Marc Lange has criticized my assertion that relative to a Bayesian conception of inductive reasoning, Hume's argument for inductive scepticism cannot be run. I reply that the way in which Lange suggests one should run the Humean argument in a Bayesian framework ignores the fact that in Bayesian models of learning from experience, the domain of an agent's probability measure is exogenously determined. I also show that Lange is incorrect to equate probability distributions which 'support inductive inferences' with probability distributions (...)
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  • BonJour’s Abductivist Reply to Skepticism.James Beebe - 2007 - Philosophia 35 (2):181-196.
    The abductivist reply to skepticism is the view that commonsense explanations of the patterns and regularities that appear in our sensory experiences should be rationally preferred to skeptical explanations of those same patterns and regularities on the basis of explanatory considerations. In this article I critically examine Laurence BonJour’s rationalist version of the abductivist position. After explaining why BonJour’s account is more defensible than other versions of the view, I argue that the notion of probability he relies upon is deeply (...)
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  • Subjunctive Conditionals: Two Parameters Vs. Three.Pavel Tichý - 1984 - Philosophical Studies 45 (2):147 - 179.
  • Provisoes: A Problem Concerning the Inferential Function of Scientific Theories.Carl Gustav Hempel - 1988 - Erkenntnis 28 (2):147 - 164.
  • The Nature of Laws.Michael Tooley - 1977 - Canadian Journal of Philosophy 7 (4):667-98.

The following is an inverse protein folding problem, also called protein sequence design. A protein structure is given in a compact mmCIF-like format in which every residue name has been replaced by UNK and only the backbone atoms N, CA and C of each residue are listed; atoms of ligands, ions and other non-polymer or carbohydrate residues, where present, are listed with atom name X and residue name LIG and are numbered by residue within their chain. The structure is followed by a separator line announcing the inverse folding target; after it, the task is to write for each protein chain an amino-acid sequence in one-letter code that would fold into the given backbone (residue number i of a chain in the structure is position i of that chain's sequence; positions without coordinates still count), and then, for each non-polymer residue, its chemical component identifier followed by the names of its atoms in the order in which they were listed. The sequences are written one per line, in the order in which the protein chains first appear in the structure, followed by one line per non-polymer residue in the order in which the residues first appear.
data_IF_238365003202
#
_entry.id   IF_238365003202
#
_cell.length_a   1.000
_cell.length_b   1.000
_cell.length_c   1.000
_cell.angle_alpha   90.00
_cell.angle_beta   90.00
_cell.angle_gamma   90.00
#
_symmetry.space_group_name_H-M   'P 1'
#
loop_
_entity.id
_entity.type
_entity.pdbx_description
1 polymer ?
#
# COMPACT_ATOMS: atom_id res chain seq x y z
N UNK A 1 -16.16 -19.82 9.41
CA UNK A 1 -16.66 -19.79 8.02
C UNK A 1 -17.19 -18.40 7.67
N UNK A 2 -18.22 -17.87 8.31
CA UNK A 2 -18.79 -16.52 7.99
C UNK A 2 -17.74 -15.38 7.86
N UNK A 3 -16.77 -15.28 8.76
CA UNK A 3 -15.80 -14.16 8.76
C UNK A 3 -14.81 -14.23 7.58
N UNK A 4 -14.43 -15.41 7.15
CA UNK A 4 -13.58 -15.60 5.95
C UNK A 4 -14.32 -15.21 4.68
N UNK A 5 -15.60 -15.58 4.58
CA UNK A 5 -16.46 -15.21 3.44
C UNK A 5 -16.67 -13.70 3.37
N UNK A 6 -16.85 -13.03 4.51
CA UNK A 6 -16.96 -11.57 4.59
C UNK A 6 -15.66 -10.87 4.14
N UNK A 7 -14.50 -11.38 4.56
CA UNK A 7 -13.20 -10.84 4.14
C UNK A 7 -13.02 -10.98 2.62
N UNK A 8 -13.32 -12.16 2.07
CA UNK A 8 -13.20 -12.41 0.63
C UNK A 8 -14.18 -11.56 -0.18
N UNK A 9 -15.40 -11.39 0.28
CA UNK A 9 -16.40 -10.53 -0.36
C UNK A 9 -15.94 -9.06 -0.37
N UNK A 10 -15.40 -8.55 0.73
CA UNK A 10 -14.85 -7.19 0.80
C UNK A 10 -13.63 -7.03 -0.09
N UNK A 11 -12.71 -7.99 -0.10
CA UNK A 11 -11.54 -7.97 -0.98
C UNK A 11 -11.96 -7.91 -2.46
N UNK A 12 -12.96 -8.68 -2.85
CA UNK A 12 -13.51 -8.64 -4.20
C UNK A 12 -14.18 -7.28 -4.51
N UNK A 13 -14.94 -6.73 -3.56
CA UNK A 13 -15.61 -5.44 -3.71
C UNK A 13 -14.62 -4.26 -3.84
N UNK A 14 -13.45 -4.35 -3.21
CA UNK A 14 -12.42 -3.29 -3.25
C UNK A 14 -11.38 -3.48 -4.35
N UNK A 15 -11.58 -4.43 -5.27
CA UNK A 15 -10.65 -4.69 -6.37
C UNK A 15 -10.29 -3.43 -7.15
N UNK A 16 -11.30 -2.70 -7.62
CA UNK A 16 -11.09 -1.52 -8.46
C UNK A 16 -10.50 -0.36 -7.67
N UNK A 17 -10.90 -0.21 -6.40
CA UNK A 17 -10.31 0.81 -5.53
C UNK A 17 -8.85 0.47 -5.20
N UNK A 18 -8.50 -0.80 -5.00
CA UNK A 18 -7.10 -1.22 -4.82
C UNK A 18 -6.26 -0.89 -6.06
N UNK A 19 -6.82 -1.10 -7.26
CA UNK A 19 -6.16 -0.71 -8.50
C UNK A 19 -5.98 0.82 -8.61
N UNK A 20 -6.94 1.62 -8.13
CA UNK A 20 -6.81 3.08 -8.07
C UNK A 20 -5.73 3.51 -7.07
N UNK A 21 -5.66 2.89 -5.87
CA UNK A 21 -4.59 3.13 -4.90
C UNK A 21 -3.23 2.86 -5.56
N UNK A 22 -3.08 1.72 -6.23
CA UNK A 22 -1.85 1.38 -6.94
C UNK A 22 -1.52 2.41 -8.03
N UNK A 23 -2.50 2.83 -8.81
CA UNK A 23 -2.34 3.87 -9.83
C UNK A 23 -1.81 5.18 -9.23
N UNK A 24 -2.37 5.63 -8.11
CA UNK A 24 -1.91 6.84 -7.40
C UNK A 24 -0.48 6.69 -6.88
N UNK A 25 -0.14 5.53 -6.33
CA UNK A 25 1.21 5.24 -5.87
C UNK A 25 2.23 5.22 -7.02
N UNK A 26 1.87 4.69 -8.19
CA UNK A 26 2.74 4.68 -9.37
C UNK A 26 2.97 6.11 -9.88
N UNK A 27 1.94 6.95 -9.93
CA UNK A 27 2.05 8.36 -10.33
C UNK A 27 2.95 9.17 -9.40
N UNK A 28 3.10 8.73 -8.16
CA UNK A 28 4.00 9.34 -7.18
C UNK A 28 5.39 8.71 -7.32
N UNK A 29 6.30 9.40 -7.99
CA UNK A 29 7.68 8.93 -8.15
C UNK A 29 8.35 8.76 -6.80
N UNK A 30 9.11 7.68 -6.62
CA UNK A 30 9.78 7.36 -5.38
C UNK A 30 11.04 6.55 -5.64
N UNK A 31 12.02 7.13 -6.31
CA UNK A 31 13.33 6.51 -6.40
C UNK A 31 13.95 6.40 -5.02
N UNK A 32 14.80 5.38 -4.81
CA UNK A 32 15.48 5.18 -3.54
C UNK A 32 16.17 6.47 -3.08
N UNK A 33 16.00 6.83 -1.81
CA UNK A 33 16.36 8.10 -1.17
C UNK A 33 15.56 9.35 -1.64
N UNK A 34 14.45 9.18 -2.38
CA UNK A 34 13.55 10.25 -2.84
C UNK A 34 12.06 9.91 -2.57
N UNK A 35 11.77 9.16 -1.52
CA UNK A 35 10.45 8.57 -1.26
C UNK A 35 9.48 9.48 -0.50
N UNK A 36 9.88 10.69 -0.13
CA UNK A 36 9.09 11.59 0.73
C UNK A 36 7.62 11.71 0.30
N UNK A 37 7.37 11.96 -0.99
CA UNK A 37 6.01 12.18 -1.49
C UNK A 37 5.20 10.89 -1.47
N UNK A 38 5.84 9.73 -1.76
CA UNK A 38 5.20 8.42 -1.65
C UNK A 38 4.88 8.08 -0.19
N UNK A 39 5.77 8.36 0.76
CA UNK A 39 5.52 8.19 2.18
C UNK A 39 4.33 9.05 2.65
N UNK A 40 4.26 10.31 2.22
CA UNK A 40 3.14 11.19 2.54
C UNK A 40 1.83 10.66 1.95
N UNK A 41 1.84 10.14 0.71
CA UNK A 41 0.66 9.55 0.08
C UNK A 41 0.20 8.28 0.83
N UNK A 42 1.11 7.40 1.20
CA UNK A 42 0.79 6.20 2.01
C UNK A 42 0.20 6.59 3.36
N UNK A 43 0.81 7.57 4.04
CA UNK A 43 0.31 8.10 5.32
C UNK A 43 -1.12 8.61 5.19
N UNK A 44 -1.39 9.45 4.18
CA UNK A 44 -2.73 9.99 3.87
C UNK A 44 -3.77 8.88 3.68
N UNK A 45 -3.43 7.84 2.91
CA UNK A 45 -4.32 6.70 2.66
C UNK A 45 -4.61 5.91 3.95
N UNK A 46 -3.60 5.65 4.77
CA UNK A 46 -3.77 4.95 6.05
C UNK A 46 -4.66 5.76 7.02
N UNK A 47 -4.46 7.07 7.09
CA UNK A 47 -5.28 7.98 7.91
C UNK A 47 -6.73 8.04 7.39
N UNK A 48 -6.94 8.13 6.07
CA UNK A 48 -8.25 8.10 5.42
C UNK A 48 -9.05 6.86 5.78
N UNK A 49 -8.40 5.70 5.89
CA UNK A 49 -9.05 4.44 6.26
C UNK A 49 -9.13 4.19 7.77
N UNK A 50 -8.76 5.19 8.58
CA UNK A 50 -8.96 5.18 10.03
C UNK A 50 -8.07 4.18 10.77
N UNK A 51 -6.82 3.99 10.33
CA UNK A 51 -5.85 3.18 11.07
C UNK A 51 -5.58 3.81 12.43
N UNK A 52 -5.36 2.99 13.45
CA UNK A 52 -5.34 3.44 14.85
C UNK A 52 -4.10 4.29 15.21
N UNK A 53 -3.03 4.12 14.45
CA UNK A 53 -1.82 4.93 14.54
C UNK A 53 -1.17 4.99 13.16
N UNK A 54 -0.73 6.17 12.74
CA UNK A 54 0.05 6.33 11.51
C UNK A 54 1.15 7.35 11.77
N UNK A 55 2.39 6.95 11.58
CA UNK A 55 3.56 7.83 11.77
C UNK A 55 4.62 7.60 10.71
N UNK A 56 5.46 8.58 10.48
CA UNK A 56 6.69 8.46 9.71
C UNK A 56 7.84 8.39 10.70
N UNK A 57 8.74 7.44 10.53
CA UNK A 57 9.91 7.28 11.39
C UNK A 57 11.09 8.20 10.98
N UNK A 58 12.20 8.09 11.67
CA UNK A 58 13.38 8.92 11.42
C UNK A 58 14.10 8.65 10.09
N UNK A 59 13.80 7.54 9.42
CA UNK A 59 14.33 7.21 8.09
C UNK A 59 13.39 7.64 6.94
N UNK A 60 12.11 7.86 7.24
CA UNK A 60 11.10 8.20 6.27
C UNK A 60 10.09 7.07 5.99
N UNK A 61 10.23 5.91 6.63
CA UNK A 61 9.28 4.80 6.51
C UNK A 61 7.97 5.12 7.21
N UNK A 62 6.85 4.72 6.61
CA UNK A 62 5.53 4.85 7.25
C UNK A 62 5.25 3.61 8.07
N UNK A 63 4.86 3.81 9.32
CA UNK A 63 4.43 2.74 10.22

This paper is concerned with the question of the truth conditions of nomological statements. My fundamental thesis is that it is possible to set out an acceptable, noncircular account of the truth conditions of laws and nomological statements if and only if relations among universals - that is, among properties and relations, construed realistically - are taken as the truth-makers for such statements. My discussion will be restricted to strictly universal, nonstatistical laws. The reason for this limitation is not that (...)
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  • Innate a Nd Learned: Carey, Mad Dog Nativism, and the Poverty of Stimuli and Analogies.Georges Rey - 2014 - Mind and Language 29 (2):109-132.
    In her recent (2009) book, The Origins of Concepts, Susan Carey argues that what she calls ‘Quinean Bootstrapping’ and processes of analogy in children show that the expressive power of a mind can be increased in ways that refute Jerry Fodor's (1975, 2008) ‘Mad Dog’ view that all concepts are innate. I argue that it is doubtful any evidence about the manifestation of concepts in children will bear upon the logico-semantic issues of expressive power. Analogy and bootstrapping may be ways (...)